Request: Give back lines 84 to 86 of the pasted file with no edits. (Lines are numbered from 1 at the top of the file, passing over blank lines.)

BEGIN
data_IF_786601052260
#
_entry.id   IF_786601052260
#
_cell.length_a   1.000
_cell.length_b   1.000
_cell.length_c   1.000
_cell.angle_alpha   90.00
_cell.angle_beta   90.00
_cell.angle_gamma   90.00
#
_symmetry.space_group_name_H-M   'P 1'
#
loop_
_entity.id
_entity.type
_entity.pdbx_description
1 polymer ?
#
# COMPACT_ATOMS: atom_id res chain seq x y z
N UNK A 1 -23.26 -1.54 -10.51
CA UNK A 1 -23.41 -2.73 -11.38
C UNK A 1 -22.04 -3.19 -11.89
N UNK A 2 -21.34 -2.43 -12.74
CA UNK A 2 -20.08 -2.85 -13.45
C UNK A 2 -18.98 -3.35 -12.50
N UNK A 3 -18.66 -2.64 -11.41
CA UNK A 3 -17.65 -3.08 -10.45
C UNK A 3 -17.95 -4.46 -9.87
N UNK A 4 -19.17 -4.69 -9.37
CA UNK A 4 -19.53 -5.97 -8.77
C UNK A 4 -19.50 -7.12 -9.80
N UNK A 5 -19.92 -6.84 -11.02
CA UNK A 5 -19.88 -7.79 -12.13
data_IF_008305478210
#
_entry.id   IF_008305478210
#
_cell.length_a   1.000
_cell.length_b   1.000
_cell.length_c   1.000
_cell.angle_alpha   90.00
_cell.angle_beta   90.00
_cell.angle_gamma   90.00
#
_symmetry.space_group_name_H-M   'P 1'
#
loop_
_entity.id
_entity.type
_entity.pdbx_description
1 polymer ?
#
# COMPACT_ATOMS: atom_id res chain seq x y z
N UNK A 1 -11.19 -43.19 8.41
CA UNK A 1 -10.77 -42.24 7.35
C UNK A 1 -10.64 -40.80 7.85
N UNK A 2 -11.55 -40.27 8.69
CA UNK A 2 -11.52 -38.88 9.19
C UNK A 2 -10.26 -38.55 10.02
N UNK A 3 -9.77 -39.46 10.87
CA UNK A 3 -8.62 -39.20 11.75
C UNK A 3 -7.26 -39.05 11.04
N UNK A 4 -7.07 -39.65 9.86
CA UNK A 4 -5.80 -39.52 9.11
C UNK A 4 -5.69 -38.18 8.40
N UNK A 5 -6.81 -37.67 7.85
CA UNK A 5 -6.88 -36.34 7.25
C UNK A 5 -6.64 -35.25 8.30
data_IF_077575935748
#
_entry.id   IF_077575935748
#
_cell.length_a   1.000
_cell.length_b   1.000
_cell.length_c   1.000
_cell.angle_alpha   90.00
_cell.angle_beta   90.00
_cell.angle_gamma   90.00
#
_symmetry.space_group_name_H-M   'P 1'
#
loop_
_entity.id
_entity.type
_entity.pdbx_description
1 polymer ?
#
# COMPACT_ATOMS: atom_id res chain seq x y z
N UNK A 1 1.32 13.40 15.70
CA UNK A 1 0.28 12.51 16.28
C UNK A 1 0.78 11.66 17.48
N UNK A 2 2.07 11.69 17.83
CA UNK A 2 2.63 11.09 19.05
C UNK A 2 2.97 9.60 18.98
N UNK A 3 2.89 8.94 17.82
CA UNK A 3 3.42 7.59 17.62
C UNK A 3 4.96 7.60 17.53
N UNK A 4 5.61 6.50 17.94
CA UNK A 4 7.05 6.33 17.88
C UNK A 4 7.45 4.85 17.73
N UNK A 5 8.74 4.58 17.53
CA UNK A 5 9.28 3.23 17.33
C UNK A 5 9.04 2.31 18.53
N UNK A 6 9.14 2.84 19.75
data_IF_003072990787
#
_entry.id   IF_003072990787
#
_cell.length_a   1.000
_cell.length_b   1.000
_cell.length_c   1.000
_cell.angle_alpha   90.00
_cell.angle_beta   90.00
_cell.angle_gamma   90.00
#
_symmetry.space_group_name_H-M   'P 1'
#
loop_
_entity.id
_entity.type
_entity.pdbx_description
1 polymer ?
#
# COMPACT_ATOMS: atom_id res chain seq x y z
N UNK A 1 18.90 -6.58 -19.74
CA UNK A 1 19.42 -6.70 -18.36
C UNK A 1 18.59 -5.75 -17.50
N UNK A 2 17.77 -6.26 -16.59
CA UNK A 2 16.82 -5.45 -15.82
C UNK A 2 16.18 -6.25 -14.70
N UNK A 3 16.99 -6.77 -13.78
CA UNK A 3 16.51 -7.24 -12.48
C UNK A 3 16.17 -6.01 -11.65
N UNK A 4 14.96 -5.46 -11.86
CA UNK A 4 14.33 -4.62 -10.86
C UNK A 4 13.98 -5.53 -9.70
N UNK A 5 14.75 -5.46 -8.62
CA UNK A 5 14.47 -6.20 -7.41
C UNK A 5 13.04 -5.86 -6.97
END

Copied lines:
_entity.id
_entity.type
_entity.pdbx_description